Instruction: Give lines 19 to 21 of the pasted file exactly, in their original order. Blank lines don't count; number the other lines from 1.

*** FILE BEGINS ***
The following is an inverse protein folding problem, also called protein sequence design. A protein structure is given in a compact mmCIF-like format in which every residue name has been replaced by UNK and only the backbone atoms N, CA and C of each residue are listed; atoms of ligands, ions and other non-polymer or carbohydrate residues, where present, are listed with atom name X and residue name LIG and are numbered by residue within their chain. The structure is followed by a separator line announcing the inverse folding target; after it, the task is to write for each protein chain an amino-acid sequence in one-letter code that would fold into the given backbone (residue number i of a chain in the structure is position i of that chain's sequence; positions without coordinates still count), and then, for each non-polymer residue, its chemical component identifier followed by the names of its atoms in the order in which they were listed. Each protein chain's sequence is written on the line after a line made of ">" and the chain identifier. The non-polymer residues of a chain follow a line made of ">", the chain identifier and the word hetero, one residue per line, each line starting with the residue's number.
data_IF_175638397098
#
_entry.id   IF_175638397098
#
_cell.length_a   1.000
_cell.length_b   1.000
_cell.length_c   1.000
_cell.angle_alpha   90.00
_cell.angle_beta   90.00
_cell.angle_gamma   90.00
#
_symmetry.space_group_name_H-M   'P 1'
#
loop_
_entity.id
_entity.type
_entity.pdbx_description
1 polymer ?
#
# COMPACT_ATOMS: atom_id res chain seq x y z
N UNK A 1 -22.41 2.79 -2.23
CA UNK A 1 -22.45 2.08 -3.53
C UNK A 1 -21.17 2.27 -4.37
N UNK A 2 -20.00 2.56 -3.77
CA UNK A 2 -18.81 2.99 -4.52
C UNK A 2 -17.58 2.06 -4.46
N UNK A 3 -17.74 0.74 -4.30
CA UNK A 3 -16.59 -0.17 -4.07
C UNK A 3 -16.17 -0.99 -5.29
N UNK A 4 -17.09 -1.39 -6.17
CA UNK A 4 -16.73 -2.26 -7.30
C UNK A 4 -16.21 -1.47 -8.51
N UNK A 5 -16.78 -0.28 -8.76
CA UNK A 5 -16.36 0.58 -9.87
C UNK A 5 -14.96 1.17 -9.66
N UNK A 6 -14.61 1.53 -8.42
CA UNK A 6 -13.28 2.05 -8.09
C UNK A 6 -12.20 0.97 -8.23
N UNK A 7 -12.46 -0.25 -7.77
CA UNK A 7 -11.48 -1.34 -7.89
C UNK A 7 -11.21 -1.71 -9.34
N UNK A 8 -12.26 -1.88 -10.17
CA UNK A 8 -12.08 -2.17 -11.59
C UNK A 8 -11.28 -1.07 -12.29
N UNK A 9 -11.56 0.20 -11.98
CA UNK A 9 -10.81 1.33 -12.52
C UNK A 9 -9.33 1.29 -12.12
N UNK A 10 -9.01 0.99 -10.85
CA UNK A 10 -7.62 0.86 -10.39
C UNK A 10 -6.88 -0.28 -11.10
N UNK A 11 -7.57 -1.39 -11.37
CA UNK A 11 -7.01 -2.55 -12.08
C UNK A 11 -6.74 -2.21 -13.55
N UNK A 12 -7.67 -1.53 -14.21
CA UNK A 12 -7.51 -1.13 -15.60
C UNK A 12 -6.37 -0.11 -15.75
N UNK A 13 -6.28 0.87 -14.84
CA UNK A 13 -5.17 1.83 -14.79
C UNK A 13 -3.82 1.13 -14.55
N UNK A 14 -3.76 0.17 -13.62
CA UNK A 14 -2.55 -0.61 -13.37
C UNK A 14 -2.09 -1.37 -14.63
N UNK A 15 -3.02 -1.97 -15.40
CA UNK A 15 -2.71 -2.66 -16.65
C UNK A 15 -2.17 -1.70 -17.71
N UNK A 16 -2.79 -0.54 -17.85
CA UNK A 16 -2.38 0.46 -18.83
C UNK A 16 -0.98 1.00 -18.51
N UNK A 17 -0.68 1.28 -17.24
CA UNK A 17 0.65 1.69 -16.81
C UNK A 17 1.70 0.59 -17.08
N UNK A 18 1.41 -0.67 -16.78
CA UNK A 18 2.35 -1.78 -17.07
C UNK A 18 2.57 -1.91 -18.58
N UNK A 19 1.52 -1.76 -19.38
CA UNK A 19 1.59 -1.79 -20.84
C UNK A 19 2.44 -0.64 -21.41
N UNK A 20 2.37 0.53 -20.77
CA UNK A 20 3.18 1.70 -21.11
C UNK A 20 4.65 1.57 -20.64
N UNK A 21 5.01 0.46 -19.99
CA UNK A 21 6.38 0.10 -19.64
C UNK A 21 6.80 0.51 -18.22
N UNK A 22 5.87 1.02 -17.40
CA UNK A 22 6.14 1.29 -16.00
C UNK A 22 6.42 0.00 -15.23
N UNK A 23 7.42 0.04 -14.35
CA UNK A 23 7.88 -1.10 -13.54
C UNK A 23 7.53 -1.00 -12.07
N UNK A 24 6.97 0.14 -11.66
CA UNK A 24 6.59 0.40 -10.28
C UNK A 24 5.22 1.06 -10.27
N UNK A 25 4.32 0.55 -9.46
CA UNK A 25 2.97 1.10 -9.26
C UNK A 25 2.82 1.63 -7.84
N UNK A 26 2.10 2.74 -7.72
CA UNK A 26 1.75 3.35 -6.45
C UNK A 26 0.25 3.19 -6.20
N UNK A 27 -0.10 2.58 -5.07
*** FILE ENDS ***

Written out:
1 polymer ?
#
# COMPACT_ATOMS: atom_id res chain seq x y z